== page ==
Italy has one of the world’s most efficient healthcare systems. The World Health Organization  rates countries on their over all health. Italy’s healthcare system focuses on exercise, happiness and healthy food rather than drugs. The people of this country eat well and eat fresh organic produce that is grown or farmed near their own home. Fruit is seldom shipped but picked locally at the height of freshness and nutrients. It tastes better and is healthier for you.

The Healthiest Countries in the World

1. Singapore
2. Italy
3. Australia
4. Switzerland
5. Japan
6. Israel
7. Spain
8. Netherlands
9. Sweden
10. Germany

The Least Healthiest Countries in the World
1. Swaziland
2. Lesotho
3. Democratic Republic of Congo
4. Chad
5. Mozambique
6. Burundi
7. Malawi
8. Angola
9. Uganda
10. Cameroon

The USA was rated 33 on the least healthiest countries in the world.

We should take a lesson on this from Italy. Not only is it a country on everyone bucket list but it gives us a great example how to live a happy and healthy life.



Categories: Cafè, Cooking, Eating, Eating Italian, Europe, Fruit, General Travel, Health, Healthcare, Italian, Italian Facts, Italy, Ristorante, Traveling without a tour, Trottoria, Vegetables, Walking | Tags: , , , , , , , , | 7 Comments

Italy Loves Wine

One of my favorite things about Italy is their love of wine. Everyone drinks it. Even the children have a little. The entire country has an appreciation for good wine but you seldom see drunks. If you do see them, they are usually tourists. Red wine is their preferred drink but good whites show up as well. Places like Orvieto produce great white wines.


Orvieto, Italy

Most countries serve wine by the bottle in restaurants. In Italy and Spain you can also get it by the liter or half liter in a glass or ceramic pitcher. These restaurants by local wine in bulk and can sell it to you cheaply because there is no bottle, cork, label or cap. The wine is excellent and can be dry, sweet, red or white.

We found a place in our town that sells wine in bulk. There are several huge wooden casks full of various kinds of wine. You can taste them and then choose. They will fill your vessel of choice such as an empty water bottle, a pitcher, a jar, etc. They charge by the liter and wine is about 2 euros per liter or about $2.20 for a bottle and a third of good wine.

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Wine Served in a Picture at a Local Restaurant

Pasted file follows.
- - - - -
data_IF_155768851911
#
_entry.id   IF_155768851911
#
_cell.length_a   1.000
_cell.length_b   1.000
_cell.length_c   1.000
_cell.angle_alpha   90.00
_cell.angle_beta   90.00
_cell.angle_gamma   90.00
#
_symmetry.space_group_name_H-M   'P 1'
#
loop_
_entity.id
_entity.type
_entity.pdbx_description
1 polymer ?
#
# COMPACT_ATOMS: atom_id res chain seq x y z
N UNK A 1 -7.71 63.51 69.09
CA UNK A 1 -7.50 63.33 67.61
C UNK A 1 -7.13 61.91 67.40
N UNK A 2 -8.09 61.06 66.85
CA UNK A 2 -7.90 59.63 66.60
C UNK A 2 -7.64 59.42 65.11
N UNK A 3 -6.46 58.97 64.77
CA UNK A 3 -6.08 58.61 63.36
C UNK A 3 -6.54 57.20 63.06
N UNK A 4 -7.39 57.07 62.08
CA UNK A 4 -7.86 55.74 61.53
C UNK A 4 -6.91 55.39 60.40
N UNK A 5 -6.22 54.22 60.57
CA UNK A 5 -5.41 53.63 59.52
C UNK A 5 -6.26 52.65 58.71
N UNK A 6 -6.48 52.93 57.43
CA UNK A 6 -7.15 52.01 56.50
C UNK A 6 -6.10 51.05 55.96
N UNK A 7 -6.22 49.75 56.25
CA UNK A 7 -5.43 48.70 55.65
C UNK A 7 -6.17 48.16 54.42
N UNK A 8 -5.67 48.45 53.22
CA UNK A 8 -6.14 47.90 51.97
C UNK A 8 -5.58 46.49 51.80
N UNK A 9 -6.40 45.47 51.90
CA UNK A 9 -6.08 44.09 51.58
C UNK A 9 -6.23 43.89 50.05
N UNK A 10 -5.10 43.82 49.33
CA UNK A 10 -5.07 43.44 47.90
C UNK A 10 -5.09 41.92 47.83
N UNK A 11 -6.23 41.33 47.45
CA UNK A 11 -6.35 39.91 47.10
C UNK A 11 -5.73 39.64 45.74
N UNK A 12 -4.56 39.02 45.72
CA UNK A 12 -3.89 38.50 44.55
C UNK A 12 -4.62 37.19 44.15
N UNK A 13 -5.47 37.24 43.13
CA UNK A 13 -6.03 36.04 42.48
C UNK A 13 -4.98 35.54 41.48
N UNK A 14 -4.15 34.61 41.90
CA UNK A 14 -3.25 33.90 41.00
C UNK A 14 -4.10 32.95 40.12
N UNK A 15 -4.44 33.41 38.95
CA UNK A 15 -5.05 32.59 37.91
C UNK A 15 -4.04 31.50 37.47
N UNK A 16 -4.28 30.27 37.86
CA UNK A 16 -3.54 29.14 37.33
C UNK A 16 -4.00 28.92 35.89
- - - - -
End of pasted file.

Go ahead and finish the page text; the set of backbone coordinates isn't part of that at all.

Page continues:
We serve it at our home in Italy in a pitcher

The other way to taste different wines in Italy is to visit a local Enoteca. These are stores that sell wine and allow you to taste them as well. They exist all over Italy. Some serve small plates of food as well. Italians don’t like to drink without having water and food available. An Enoteca is a great way to taste the local wines around you. You can then decide what you like and buy some. The wines here are usually sold in bottles.

Bar in Italy IMG_1755


However you drink wine in Italy, enjoy it! Sit outside at a bar or a trattoria and sip it slowly, Taste the complex flavors of Italy. Observe the people around you and enjoy it. This is experiencing Italy. You do not do it fast, you do not eat fast food, you do not rush from city to city or museum to museum, and you do not have an unchangeable schedule. In Italy you make time to slow down and enjoy your life. Dolce Far Niente! (The sweetness of do nothing). When you finally understand this simple phrase, you understand Italy and can enjoy it. Buon Viaggio.



Categories: Bars, Ceramics, Dolce far niente, Eating Italian, Europe, Fast Food, Food, General Travel, Italian, Italian Facts, Italy, Museums, Orvieto, Wine | Tags: , , , , , , , , , , | 5 Comments

8 Reasons to Travel to Italy

I never feel I need a reason to go to Italy but for those that have never been there here are some reason to plan a vacation there:

  1. Food – I speak a lot about the food in Italy but it is truly amazing. It is mostly organic, healthy, tasty and delicious. Italians do not like to mix a lot of different flavors together. The flavors are subtle and make you want more. It is NOT the same as Italian food in other countries. We think of spaghetti and meatballs as Italian but it is NOT! You can find it in tourist areas but not in real Italian restaurants. Rule: Do not eat in tourist areas. It will not be the real thing and will be more expensive. Get out of these areas and discover the real food of Italy.